The permalink to this post is:

Happy Stitching!


I think it depends on the design and the contents that come in the pack. Some patterns seem to be designed around the charms and such, and they could be difficult to gather separately. In general, I would prefer to find the buttons, beads and charms myself, because it is an excuse to go shopping in the craft and hobby stores. There are always so many exciting things, and hunting for just the right one for the piece is quite an adventure. Additionally, despite what some people would have us believe, there usually *are* less expensive options than such things as Swarovski crystals. So if I need to kit a project on a smaller budget, usually I can. Plus, it lends a little uniqueness to my piece (as does variegated floss. I have discovered I love variegated floss, although it did take a while for me to reach this conclusion).

The fun thing about the packs that include the embellishments is getting to work with fibers and things that I may not have had an opportunity to do before.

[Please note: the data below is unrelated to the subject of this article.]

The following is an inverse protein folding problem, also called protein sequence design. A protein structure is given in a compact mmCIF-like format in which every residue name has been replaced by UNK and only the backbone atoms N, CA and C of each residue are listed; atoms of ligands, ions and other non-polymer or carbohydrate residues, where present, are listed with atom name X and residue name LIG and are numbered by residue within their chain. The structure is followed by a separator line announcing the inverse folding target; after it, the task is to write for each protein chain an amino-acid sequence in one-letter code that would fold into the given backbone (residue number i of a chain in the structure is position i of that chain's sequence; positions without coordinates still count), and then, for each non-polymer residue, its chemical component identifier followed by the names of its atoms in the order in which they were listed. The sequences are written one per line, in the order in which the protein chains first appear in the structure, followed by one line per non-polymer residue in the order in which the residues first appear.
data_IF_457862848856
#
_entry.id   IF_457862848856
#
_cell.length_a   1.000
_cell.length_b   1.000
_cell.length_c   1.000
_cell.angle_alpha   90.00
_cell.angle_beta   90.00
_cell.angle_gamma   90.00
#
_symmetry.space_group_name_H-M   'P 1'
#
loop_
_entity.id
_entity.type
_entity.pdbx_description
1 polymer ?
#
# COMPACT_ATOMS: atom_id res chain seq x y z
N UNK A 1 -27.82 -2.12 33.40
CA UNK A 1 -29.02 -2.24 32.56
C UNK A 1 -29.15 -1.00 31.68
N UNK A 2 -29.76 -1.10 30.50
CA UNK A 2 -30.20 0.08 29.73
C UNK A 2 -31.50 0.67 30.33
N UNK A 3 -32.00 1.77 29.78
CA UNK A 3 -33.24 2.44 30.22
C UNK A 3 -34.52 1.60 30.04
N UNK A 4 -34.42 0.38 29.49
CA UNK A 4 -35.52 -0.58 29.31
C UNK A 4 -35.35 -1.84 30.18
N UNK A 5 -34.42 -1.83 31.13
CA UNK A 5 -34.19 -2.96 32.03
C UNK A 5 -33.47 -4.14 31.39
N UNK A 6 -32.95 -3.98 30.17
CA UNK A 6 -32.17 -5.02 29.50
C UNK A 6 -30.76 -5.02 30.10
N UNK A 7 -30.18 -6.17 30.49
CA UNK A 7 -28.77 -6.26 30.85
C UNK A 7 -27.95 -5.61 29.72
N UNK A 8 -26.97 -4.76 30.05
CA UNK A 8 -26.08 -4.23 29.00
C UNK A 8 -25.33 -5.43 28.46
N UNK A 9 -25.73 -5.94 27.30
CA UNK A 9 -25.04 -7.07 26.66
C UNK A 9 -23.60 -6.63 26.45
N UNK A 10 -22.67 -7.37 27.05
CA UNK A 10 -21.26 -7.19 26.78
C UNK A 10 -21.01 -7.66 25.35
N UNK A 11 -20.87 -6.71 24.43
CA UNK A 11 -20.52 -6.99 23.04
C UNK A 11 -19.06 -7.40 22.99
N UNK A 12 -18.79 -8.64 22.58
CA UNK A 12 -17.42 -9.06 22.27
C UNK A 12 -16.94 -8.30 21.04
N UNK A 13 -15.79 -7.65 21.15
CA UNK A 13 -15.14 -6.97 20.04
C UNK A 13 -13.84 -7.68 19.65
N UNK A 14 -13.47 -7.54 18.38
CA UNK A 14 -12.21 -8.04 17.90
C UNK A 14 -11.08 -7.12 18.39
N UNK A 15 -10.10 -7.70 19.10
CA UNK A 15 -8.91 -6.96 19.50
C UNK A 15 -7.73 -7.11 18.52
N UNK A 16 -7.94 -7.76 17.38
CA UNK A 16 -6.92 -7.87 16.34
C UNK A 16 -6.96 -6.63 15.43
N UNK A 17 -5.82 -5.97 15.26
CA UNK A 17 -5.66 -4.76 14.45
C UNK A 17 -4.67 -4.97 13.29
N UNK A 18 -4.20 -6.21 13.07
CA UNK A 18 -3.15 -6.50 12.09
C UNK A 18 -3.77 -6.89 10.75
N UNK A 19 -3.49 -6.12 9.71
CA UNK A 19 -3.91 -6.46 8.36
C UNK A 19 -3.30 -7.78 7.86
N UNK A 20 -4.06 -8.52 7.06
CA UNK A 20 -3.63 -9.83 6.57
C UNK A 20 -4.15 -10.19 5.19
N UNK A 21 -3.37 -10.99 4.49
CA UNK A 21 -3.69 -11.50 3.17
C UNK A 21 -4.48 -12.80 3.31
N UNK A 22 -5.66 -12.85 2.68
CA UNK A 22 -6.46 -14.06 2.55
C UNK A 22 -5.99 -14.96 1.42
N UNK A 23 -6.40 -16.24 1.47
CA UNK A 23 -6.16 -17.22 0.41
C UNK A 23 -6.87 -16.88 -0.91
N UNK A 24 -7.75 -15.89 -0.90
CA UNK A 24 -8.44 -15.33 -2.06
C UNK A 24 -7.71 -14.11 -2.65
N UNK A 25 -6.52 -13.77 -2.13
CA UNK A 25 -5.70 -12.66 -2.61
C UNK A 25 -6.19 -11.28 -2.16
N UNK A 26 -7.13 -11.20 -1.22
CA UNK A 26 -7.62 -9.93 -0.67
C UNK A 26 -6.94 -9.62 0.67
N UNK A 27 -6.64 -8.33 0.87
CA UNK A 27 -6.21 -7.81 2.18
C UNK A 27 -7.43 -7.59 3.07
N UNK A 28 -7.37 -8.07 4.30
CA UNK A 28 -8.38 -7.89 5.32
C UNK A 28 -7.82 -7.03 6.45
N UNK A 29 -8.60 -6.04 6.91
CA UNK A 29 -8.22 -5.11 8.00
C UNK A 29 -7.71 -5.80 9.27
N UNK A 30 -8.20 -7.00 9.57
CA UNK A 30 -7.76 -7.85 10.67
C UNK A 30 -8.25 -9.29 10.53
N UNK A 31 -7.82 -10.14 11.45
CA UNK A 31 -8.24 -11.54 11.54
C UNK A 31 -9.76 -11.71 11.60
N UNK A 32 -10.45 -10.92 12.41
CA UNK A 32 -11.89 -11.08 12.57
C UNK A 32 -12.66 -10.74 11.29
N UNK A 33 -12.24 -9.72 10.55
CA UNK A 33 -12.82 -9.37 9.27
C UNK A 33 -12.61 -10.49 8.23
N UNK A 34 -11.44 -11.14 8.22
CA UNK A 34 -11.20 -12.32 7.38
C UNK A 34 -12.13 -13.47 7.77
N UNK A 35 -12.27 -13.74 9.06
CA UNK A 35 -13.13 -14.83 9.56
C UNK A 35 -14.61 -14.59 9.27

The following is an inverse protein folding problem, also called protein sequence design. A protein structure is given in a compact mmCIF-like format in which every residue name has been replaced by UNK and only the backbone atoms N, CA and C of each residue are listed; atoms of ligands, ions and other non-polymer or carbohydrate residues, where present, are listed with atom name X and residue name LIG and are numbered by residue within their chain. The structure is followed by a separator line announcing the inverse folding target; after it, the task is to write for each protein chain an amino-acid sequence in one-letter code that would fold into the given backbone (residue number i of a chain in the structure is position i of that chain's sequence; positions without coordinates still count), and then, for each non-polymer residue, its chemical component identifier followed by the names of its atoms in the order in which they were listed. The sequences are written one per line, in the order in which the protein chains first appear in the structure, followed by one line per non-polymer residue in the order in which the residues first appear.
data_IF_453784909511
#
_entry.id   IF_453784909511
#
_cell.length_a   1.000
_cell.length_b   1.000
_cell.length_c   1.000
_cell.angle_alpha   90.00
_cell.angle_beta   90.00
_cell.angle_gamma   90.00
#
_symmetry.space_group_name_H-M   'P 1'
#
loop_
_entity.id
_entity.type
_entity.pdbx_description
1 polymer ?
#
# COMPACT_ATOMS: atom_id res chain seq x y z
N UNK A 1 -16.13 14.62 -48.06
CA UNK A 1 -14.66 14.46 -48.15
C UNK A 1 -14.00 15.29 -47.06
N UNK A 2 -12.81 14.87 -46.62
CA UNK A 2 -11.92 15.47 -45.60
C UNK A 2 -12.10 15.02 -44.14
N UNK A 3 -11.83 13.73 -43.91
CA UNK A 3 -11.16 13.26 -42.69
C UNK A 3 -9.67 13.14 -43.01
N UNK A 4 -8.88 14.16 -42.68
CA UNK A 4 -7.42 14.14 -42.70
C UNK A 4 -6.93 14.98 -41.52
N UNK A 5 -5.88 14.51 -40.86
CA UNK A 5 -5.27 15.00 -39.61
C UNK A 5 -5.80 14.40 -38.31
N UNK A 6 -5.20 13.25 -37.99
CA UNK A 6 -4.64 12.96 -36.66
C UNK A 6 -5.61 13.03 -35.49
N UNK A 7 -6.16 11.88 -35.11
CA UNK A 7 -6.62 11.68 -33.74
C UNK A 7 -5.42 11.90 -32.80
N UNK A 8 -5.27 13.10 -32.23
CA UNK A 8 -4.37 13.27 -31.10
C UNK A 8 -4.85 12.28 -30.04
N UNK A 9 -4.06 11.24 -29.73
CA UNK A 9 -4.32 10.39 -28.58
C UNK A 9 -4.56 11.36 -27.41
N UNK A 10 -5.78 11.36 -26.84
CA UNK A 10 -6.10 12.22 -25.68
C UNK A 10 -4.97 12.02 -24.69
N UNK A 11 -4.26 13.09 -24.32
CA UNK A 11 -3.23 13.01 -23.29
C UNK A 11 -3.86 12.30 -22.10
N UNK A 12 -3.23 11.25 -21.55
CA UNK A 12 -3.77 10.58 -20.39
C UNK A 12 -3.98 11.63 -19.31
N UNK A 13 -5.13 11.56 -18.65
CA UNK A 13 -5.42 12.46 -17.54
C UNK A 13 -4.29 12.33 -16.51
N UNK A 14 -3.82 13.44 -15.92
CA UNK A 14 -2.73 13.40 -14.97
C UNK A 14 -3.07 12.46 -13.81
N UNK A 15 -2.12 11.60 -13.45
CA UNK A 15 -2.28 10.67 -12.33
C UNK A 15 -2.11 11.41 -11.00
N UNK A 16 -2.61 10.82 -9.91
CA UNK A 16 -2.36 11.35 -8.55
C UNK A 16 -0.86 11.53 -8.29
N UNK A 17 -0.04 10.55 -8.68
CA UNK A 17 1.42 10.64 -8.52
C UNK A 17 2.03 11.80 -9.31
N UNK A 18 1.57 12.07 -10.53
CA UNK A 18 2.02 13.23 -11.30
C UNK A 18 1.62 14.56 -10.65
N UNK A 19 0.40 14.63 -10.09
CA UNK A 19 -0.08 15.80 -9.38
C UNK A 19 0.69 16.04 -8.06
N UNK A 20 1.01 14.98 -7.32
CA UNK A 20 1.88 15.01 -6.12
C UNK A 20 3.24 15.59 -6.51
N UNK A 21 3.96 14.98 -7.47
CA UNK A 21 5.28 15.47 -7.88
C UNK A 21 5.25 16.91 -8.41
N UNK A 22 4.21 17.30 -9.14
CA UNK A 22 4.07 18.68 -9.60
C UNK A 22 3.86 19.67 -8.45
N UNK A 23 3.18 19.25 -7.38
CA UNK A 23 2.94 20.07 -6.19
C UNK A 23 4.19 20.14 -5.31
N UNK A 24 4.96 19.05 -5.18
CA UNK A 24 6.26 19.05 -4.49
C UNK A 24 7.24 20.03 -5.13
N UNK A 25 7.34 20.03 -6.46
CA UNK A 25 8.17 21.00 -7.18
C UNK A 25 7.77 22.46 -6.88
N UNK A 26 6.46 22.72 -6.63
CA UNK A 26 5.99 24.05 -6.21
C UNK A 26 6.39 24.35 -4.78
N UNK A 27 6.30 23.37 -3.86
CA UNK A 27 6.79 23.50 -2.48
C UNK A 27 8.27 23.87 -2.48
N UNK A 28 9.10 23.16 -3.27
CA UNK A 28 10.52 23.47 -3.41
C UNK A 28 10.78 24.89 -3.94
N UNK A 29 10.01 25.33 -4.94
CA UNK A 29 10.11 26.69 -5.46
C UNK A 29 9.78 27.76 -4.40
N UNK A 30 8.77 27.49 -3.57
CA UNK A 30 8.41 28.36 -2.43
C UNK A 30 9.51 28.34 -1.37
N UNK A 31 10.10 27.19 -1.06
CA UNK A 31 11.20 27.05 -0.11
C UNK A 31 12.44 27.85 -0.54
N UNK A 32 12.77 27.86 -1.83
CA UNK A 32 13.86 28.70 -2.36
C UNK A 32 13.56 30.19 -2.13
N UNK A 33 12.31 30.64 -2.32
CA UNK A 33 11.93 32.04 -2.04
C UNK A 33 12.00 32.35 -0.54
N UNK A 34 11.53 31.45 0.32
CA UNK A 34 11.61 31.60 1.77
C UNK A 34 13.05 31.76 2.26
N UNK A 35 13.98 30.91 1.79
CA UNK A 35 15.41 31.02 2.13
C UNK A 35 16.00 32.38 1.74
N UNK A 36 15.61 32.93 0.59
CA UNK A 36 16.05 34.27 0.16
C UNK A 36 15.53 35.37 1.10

Mar 8, 2007
Today’s SBQ is:

Do you use your needle, a seam ripper, or something else when you have
to frog stitches? Why do you use the method that you do?

The permalink to this post is:

Happy Stitching!


I have, fortunately, not needed to frog a major portion of a piece of needlework. There was the unfortunate green floss episode with Springtime Roses… Usually I just need to undo/redo a few stitches though. I use my needle, because I would rather pull the floss out than have to remove all the teensy fiber bits that one gets when seam ripping. It’s bad enough to pick the short bits of thread off garments and such when ripping seams in regular sewing, but the floss tends to have very thin fibers that want to remain in the cloth. If it’s bad enough that I want the stitch removed, I certainly don’t want any hint of lint or fiber left behind.

Also, if I’ve made a minor mistake, and discover it after much time has passed, I’m likely to just leave it, or stitch over it or in some way work around it. I would be worried that fixing it would ruin other stitching surrounding the error, and I can just see the whole thing snowballing into a nightmare of starting an entire project over from the beginning. yikes.

Mar 16, 2007
This week’s SBQ was once again suggested by Danielle and is:

If you had $500 to spend on stitching-related items, what would you buy?

I would buy fabric. Especially linen and linen band, but also some of the lovely hand-dyed silks. I have a lot of patterns and floss, but not a lot of fabric. So I’d stock up. Oh, and several packages of the gold-plated needles.

Apr 5, 2007
Today’s SBQ was suggested by Heather
( and is: